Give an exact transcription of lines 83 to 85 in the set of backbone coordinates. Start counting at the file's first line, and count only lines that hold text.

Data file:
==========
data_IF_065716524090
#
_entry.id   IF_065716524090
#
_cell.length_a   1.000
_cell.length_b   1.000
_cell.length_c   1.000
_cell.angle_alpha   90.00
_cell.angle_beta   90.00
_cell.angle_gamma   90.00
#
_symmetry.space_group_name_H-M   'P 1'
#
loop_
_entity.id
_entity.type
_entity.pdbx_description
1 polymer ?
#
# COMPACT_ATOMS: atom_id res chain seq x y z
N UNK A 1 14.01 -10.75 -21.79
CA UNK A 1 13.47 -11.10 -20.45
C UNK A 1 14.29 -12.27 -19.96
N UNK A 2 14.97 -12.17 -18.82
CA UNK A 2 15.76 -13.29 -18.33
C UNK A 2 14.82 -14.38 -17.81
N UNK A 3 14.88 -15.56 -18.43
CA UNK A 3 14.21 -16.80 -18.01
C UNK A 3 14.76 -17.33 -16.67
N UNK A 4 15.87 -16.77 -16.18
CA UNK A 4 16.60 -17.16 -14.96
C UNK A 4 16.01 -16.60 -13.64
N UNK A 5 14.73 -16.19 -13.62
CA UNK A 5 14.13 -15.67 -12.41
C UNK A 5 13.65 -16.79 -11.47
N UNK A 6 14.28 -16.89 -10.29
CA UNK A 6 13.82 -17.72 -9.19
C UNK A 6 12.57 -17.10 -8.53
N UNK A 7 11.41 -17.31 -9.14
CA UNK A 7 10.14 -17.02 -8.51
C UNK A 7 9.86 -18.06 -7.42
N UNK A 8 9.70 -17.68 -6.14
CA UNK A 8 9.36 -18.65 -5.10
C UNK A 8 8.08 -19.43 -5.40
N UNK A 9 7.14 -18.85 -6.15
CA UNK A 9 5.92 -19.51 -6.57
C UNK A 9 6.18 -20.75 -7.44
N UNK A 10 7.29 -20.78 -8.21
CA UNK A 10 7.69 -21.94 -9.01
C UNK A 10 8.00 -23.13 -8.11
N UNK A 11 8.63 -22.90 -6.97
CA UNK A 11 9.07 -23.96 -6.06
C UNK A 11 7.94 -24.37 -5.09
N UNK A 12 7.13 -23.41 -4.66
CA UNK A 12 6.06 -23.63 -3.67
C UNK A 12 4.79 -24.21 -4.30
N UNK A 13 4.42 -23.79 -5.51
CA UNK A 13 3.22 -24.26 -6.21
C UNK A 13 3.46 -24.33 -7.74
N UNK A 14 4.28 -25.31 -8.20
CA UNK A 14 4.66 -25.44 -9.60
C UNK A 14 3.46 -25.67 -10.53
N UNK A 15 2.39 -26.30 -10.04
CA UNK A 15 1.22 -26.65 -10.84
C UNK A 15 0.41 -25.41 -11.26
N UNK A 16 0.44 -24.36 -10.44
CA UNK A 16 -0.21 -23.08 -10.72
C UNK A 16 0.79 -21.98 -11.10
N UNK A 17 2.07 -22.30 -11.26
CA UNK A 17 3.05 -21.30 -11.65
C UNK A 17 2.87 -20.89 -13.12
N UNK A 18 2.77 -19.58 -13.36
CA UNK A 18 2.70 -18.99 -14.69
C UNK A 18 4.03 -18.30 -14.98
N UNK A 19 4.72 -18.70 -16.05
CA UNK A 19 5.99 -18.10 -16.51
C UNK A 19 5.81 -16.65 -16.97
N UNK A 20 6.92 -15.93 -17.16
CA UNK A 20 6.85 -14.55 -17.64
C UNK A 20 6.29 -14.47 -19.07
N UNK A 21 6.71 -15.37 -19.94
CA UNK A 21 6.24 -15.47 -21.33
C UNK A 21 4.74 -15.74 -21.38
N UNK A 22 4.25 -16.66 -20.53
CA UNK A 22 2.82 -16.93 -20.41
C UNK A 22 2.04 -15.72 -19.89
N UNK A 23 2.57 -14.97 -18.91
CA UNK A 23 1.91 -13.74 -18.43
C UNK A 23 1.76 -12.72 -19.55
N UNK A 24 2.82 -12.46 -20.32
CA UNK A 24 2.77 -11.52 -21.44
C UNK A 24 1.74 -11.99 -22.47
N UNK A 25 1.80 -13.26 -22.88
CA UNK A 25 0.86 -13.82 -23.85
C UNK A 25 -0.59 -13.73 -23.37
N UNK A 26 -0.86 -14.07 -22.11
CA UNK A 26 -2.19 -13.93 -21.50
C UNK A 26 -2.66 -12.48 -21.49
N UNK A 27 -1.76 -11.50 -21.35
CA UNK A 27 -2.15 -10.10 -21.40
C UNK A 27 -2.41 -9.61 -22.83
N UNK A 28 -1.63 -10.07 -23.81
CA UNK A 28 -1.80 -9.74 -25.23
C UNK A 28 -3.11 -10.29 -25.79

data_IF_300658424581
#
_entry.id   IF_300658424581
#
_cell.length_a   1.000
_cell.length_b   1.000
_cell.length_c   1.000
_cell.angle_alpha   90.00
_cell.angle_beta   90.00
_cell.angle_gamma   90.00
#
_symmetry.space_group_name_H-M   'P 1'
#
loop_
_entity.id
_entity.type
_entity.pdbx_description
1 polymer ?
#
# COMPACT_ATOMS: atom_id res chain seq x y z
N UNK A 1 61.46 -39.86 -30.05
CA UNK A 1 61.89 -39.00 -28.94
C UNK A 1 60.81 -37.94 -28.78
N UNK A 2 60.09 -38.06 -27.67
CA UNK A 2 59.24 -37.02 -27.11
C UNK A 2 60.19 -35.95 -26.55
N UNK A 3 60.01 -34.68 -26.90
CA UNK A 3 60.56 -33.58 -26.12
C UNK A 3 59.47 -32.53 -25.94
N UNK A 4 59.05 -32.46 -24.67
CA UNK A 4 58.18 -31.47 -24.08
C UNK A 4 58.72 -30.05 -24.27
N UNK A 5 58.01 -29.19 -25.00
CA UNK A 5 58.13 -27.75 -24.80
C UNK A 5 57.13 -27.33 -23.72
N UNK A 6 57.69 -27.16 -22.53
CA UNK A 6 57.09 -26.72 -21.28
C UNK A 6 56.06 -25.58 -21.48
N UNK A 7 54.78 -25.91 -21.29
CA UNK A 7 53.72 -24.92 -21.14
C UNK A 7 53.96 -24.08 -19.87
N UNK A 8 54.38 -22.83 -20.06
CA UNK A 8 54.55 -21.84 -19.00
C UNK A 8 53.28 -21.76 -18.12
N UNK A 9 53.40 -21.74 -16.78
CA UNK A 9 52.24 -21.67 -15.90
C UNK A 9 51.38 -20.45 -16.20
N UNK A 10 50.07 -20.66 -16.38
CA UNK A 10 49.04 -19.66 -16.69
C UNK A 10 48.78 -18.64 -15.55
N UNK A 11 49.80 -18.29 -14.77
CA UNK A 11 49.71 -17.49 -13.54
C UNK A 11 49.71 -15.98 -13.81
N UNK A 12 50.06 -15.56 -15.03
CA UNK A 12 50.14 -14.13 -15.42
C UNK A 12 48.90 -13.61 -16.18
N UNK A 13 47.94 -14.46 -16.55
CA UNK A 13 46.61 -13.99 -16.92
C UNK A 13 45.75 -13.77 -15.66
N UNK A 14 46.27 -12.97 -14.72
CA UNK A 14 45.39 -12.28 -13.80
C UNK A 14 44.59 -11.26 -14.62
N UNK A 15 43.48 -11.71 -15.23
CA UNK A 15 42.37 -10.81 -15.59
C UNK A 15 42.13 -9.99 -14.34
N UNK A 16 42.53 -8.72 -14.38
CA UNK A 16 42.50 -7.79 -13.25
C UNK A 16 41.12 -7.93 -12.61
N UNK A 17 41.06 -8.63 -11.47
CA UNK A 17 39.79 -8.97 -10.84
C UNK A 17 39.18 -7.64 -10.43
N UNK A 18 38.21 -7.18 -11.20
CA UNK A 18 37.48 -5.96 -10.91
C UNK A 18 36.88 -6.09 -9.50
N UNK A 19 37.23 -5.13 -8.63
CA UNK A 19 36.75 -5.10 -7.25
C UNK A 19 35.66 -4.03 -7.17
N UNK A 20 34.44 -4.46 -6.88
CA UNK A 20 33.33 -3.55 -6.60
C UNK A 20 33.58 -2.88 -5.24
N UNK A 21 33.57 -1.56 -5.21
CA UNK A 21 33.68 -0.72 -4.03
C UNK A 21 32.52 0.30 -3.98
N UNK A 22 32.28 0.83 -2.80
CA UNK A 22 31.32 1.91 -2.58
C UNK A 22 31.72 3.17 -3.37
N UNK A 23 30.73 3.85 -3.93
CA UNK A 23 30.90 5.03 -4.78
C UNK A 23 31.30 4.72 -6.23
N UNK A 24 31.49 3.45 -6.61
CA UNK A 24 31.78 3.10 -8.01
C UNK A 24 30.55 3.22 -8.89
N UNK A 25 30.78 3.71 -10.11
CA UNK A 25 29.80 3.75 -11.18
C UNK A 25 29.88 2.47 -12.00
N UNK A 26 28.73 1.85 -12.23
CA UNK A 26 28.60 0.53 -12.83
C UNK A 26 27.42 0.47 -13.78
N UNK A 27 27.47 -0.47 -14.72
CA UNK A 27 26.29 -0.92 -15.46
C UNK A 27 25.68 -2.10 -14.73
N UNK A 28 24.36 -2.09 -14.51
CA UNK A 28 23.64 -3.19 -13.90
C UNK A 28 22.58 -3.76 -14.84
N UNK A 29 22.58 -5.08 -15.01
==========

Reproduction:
C UNK A 21 4.74 -15.74 -21.38
N UNK A 22 4.25 -16.66 -20.53
CA UNK A 22 2.82 -16.93 -20.41